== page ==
Volume 2, 2016
|Number of page(s)||8|
|Published online||01 November 2016|
Arthroscopic skills assessment and use of box model for training in arthroscopic surgery using Sawbones – “FAST” workstation
Orthopaedics Department, Faculty of Medicine, Assiut University Hospital, Assiut
2 G.G. Medical Institute and Research Centre, 106/2 Sanjay Place, Agra 282004, India
3 Arthroscopy & Sports Injuries Unit, Orthopaedics Department, Faculty of Medicine, Assiut University, Assiut 71515, Egypt
* Corresponding author: firstname.lastname@example.org
Accepted: 10 August 2016
Purpose: Arthroscopic skills training outside the operative room may decrease risks and errors by trainee surgeons. There is a need of simple objective method for evaluating proficiency and skill of arthroscopy trainees using simple bench model of arthroscopic simulator. The aim of this study is to correlate motor task performance to level of prior arthroscopic experience and establish benchmarks for training modules.
Methods: Twenty orthopaedic surgeons performed a set of tasks to assess a) arthroscopic triangulation, b) navigation, c) object handling and d) meniscus trimming using SAWBONES “FAST” arthroscopy skills workstation. Time to completion and the errors were computed. The subjects were divided into four levels; “Novice”, “Beginner”, “Intermediate” and “Advanced” based on previous arthroscopy experience, for analyses of performance.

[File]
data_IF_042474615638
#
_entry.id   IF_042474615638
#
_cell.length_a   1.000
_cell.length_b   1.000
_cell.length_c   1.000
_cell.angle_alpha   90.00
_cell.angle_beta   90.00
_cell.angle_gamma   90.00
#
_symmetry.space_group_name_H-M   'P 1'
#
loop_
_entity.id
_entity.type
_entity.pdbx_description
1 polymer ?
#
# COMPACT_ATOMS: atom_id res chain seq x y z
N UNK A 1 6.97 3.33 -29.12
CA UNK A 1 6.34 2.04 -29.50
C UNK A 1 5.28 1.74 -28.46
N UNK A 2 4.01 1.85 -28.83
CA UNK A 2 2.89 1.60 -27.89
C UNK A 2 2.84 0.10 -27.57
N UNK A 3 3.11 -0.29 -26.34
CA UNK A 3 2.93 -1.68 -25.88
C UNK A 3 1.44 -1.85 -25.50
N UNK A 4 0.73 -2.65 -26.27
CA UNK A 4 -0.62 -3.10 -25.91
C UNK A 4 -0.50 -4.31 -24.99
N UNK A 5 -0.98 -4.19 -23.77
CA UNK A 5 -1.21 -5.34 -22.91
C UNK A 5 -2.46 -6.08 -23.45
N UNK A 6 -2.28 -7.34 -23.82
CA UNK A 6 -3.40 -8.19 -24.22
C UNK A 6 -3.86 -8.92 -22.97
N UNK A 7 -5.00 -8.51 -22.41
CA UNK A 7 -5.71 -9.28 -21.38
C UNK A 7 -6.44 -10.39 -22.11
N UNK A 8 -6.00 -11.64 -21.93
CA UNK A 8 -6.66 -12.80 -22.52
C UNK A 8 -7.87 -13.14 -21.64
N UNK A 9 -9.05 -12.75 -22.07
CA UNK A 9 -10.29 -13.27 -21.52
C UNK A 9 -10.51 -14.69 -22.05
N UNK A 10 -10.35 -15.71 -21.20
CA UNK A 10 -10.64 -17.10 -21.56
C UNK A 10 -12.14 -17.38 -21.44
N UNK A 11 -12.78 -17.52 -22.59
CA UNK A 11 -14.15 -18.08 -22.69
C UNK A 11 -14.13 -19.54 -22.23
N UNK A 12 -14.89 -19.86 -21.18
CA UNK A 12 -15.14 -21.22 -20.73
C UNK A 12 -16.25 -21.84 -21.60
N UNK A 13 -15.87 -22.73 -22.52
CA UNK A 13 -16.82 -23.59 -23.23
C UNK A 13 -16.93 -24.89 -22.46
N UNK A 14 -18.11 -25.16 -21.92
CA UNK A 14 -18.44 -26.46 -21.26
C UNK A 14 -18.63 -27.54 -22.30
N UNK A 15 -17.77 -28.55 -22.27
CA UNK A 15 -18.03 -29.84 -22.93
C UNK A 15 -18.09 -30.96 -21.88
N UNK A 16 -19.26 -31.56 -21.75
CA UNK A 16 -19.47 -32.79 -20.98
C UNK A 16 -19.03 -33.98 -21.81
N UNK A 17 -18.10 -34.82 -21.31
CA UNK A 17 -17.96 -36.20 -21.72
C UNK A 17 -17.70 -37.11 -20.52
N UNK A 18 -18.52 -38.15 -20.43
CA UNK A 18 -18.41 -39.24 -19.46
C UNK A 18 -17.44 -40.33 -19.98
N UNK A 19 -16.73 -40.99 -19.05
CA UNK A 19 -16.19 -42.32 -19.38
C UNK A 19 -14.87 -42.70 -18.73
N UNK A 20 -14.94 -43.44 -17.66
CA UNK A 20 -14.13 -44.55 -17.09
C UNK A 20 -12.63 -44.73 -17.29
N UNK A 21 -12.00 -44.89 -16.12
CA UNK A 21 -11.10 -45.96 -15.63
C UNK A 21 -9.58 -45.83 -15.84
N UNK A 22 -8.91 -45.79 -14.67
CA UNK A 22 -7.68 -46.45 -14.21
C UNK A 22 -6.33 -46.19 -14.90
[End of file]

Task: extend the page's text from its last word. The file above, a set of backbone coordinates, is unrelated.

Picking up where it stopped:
Results: The task performance under transparent dome was not related to experience of the surgeon unlike opaque dome, highlighting the importance of hand-eye co-ordination required in arthroscopy. Median time to completion for each task improved as the level of experience increased and this was found to be statistically significant (p < .05) e.g. time for maze navigation (Novice – 166 s, Beginner – 135.5 s, Intermediate – 100 s, Advance – 97.5 s) and the similar results for all tasks. Majority (>85%) of subjects across all the levels reported improvement in performance with sequential tasks.
Conclusion: Use of the arthroscope requires visuo-spatial coordination which is a skill that develops with practice. This simple box model can reliably differentiate the arthroscopic skills based on experience and can be used to monitor progression of skills of trainees in institutions.
Key words: Athroscopy skills / Task performance / Assessment / Surgical training and benchmark / FAST module
© The Authors, published by EDP Sciences, 2016
This is an Open Access article distributed under the terms of the Creative Commons Attribution License (http://creativecommons.org/licenses/by/4.0), which permits unrestricted use, distribution, and reproduction in any medium, provided the original work is properly cited.
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